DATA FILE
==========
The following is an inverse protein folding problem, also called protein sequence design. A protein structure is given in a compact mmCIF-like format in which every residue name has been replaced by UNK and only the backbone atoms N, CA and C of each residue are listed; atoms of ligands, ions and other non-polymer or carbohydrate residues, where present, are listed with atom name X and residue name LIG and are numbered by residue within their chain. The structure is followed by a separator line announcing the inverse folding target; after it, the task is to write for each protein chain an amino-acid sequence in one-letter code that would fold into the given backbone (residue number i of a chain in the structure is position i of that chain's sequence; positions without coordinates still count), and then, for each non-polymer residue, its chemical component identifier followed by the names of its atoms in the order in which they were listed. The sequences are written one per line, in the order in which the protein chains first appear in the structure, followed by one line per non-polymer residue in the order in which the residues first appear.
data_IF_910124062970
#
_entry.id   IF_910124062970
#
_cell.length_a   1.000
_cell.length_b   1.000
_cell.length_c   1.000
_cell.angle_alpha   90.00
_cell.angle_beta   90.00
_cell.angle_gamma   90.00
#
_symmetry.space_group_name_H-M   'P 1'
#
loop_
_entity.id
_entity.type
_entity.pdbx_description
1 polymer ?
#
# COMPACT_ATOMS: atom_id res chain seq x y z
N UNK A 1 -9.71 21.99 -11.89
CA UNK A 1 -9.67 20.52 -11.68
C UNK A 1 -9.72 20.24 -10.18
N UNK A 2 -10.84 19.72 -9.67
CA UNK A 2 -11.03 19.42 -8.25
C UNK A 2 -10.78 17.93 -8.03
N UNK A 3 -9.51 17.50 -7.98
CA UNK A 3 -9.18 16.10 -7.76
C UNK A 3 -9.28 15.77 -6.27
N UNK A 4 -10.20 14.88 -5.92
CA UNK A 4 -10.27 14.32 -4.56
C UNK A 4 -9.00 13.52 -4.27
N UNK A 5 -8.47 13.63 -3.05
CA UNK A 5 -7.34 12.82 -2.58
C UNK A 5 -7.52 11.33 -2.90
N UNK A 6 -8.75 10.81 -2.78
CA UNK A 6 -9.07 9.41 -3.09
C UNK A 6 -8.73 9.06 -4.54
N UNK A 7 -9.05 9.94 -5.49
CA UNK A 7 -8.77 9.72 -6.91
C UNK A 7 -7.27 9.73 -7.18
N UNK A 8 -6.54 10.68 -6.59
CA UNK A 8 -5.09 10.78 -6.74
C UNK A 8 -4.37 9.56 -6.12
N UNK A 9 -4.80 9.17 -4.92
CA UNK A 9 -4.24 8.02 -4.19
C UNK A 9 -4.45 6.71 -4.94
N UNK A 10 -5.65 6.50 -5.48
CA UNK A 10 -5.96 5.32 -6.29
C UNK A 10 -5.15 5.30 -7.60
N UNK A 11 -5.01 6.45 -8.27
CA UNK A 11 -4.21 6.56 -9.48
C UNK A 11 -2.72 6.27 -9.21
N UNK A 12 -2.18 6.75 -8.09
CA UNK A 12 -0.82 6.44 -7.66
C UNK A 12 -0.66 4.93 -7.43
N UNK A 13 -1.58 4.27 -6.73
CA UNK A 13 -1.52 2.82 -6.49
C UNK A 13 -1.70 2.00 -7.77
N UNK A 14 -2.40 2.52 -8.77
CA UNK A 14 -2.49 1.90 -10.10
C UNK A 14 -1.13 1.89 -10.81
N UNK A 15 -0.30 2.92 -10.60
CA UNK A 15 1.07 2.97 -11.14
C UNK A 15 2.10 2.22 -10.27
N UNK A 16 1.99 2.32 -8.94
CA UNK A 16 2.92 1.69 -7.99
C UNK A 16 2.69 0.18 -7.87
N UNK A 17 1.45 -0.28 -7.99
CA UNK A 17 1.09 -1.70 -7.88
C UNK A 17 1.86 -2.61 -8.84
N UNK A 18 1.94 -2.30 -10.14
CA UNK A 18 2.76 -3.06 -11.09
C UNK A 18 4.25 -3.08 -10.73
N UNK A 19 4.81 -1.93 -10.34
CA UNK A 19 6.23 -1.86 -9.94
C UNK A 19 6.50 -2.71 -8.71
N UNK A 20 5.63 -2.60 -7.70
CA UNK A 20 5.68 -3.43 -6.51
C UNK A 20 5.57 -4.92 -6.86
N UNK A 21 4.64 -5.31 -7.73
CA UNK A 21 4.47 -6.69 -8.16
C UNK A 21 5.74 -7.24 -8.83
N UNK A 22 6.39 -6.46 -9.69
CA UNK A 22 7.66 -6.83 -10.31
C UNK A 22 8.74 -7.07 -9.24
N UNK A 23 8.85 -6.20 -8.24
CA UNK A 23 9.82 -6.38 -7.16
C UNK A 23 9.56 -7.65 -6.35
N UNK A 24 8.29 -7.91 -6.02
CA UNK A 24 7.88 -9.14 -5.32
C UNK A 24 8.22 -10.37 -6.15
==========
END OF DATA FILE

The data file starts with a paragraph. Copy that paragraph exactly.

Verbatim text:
The following is an inverse protein folding problem, also called protein sequence design. A protein structure is given in a compact mmCIF-like format in which every residue name has been replaced by UNK and only the backbone atoms N, CA and C of each residue are listed; atoms of ligands, ions and other non-polymer or carbohydrate residues, where present, are listed with atom name X and residue name LIG and are numbered by residue within their chain. The structure is followed by a separator line announcing the inverse folding target; after it, the task is to write for each protein chain an amino-acid sequence in one-letter code that would fold into the given backbone (residue number i of a chain in the structure is position i of that chain's sequence; positions without coordinates still count), and then, for each non-polymer residue, its chemical component identifier followed by the names of its atoms in the order in which they were listed. The sequences are written one per line, in the order in which the protein chains first appear in the structure, followed by one line per non-polymer residue in the order in which the residues first appear.